A century ago, the Progressive movement swept across the nation’s schools and faded away by the 1950s only to be followed by the widespread quest for equality central to the civil rights movement that then gave way in the late-1970s to business-inspired reforms tying school improvement to the nation’s changing economy. The latter efforts resulted in the standards, testing, and accountability reforms that have marked the closing years of the 20th century and have continued into the opening decades of the 21st century.
But I was stuck intellectually. I didn’t know what to do next. Slowly, I became unstuck as I began thinking of my life as a child, as a teacher, superintendent, and professor. I am in my late-80s and realized—not in any epiphany or dream—that I had actually experienced all three of these 20th century reform movements: I had attended elementary and secondary schools in the latter-years of the Progressive movement. I had been a history teacher during the civil rights era, and, finally, I served as a district superintendent during the early years of standards, testing, and accountability reforms, and then as a professor doing research on this reform movement that remains intact in 2021. Could I tie my personal experiences to these larger movements? Were my life experiences affected by these national reforms? The answers to these questions have become Confessions of a School Reformer.
How that sequence of events happened, however, remains mysterious to me.
And now I am trying to figure out what to do next. No dreams or epiphanies have yet occurred. But I do know that I want to write about the act of teaching because it has been central to my life as professional and as a person. I wanted to take a deep dive into teaching, its successes and failures, its uncertainties about outcomes for both teacher and students, and how it actually occurs daily in the nation’s classrooms.
I usually start with a big question that has no easy answer to it. I think a lot about that question and hope that the outline of a possible answer appears. It seldom does in any organized fashion. I have a few insights drawn from my direct experiences of teaching in high schools, leading university seminars, and teaching one-on-one with family members and friends. Also, over the past decades as a researcher in classrooms and schools, I have learned a great deal through observations and interviews. But how exactly to pull together all of that experiential and research-produced knowledge and say something that might illuminate the complex act of teaching for policymakers, practitioners, parents, and wannabe reformers, well, that continues to puzzle me.
So I sit at the dining room table surrounded by the best books in my home library about teaching to see if dipping into them and deciphering my notes on page margins, something will magically form in my mind and become my next project. So which books do I have on my table as I prepare to click away on my laptop?
*Williard Waller, The Sociology of Teaching (1932)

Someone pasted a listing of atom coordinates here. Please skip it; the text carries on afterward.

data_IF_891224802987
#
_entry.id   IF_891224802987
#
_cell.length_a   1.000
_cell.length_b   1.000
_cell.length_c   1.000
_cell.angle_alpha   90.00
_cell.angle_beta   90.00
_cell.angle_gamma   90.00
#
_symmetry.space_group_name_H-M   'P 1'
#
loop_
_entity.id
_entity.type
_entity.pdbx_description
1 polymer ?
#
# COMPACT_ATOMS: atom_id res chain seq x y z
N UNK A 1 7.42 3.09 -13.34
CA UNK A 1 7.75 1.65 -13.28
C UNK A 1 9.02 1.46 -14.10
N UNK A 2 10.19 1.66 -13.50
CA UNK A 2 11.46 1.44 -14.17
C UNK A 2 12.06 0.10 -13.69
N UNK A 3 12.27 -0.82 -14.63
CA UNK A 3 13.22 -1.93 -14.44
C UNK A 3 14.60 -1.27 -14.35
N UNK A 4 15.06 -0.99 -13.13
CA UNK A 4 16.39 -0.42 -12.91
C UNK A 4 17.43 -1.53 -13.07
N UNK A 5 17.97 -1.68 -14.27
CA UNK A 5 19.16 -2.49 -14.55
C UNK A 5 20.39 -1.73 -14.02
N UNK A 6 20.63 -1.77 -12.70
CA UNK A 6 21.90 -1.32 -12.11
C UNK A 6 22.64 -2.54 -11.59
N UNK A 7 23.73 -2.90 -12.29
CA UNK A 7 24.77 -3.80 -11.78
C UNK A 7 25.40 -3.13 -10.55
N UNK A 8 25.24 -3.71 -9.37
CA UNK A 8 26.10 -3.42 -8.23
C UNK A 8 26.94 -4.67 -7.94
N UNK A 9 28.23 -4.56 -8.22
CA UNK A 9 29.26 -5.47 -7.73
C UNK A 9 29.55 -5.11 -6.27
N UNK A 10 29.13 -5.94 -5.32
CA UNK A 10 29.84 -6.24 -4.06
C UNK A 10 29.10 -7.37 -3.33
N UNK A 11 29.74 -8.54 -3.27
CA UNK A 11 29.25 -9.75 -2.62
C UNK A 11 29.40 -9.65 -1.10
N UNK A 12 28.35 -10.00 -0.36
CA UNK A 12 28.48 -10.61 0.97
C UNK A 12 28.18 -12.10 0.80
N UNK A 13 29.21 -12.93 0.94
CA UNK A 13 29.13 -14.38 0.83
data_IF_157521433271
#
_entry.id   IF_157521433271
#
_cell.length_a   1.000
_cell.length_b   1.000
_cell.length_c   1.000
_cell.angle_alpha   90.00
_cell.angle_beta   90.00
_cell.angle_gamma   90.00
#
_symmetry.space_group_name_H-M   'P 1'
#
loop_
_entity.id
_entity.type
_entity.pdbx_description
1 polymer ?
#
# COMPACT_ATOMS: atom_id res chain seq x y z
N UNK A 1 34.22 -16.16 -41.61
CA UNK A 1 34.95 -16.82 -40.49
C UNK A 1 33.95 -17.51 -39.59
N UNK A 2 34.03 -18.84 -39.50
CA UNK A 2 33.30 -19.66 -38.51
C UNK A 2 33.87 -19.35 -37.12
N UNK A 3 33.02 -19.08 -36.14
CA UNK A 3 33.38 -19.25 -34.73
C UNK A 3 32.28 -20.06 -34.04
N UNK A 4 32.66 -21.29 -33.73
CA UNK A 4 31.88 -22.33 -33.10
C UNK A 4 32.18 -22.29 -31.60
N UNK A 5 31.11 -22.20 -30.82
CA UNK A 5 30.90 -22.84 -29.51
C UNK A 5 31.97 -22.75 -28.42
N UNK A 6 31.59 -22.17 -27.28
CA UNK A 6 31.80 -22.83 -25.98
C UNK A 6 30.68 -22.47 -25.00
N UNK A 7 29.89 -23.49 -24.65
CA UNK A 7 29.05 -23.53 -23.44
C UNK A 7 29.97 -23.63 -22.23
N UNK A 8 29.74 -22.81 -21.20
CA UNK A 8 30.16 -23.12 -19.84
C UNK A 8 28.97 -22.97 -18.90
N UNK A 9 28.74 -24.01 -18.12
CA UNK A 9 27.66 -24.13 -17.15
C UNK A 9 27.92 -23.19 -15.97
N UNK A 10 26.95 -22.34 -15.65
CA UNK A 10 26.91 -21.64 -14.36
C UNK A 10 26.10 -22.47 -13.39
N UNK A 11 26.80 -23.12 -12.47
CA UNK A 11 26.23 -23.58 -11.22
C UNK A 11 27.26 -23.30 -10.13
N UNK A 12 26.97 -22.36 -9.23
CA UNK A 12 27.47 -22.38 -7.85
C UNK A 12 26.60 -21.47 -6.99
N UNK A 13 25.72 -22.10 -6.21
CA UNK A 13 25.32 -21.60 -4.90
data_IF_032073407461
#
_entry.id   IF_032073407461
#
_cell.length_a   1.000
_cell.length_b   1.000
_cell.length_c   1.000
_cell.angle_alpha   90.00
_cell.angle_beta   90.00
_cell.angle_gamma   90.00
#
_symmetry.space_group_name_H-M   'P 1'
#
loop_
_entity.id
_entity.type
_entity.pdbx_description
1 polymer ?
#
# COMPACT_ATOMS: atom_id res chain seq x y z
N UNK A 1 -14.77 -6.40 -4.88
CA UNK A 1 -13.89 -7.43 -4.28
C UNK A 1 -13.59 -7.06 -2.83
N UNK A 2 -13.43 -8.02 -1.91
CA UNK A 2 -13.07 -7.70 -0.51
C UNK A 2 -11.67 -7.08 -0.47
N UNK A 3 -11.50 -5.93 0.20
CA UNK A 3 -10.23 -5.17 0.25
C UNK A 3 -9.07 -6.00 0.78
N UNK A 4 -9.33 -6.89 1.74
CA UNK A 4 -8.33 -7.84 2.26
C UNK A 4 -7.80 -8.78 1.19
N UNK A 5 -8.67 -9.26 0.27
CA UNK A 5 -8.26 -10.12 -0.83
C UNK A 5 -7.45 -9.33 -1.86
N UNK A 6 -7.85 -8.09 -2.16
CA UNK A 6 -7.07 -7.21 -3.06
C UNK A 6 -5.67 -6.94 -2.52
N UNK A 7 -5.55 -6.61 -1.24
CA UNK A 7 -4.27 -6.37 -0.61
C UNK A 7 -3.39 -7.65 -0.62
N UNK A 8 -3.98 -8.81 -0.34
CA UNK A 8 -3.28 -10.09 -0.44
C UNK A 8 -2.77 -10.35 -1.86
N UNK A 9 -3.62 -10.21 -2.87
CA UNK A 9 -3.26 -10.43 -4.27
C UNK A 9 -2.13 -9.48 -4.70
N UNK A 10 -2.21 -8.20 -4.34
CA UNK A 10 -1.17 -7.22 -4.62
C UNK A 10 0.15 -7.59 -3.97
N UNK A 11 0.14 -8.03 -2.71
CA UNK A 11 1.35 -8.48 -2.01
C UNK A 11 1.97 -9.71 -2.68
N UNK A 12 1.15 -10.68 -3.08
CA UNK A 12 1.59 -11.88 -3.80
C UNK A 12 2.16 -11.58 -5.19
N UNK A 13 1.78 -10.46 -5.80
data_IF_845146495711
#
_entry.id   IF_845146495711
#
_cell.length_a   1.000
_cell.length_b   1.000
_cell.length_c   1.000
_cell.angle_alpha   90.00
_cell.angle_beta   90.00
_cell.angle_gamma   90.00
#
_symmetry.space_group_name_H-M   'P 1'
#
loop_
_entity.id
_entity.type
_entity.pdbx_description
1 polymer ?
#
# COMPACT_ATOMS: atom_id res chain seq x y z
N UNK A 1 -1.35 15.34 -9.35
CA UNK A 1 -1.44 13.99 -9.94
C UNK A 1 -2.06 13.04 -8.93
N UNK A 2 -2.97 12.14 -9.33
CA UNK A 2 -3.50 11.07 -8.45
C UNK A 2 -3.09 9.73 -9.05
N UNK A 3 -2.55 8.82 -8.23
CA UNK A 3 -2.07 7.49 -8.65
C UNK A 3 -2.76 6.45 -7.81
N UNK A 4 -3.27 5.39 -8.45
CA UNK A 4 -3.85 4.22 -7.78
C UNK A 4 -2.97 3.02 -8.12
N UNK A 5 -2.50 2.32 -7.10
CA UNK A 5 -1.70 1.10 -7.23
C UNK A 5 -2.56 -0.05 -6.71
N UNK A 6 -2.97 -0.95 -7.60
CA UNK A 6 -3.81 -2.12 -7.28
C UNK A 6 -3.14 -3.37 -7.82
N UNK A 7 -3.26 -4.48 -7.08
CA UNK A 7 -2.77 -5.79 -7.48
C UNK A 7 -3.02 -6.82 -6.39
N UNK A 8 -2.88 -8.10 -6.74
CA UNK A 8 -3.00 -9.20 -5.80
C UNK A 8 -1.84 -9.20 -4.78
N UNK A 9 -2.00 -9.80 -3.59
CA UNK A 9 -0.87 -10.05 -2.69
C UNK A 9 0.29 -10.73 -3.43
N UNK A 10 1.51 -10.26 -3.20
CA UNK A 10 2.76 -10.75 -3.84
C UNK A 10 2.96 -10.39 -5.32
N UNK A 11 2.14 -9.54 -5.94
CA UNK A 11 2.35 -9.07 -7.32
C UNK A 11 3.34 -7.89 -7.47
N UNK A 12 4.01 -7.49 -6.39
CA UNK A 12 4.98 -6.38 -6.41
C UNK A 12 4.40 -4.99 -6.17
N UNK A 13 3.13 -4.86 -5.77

*Philip Jackson, Life in Classrooms (1968)
*Seymour Sarason, The Culture of the School and the Problem of Change (1971)
*Dan Lortie, Schoolteacher (1975)
*Rebeccas Barr and Robert Dreeben, How Schools Work (1983)
*Richard Elmore, Penelope Peterson, Sarah McCarthey, Restructuring in the Classroom (1996)
*David Cohen and Heather Hill, Learning Policy (2001)
*Mary Kennedy, Inside Teaching (2005)
*Jack Schneider, From the Ivory Tower to the Schoolhouse (2014)
Also staring back at me are histories of teachers and teaching in my home library that document both change and stability in classroom teaching over the past two centuries
Larry Cuban, How Teachers Taught (1984)
Barbara Finkelstein, Governing the Young (1989)
Richard Altenbaugh, The Teacher’s Voice (1992)
Kate Rousmaniere, City Teachers (1997)
I am sure that scholars and practitioners reading this post have in their home libraries different books or would point to some in public libraries about teachers and teaching that do not appear here. No surprise since there is much scholarship and personal accounts missing from my list that others would swear by. So be it. Yet this is how I start.
Perhaps there are shortcuts in shaping my next project to pose a serious, worthwhile question that sinks its hooks in me–as other projects have done–but I don’t have such time-savers or single click alternatives to outflank the mysterious and circuitous journey I have traveled in writing book then and now.
So faithful readers of this blog, you now have a sense of how I go about shaping a project that, I hope, will become my next book. Should you have suggestions for books and articles to read, please send them along.
Two decades ago, research I had done on schools and classrooms in Silicon Valley during the 1990s was published as Oversold and Underused: Computers in Classrooms. In 2018, The Flight of a Butterfly or Path of a Bullet, another book researching 41 exemplary Silicon Valley teachers who had integrated technology appeared. Since then, I have visited many classrooms where teachers used electronic devices seamlessly in lessons until the pandemic hit. Then remote instruction became the primary medium of teaching and learning.
What similarities and differences do I see between the two periods of intense activity in getting hardware and software into schools and classrooms?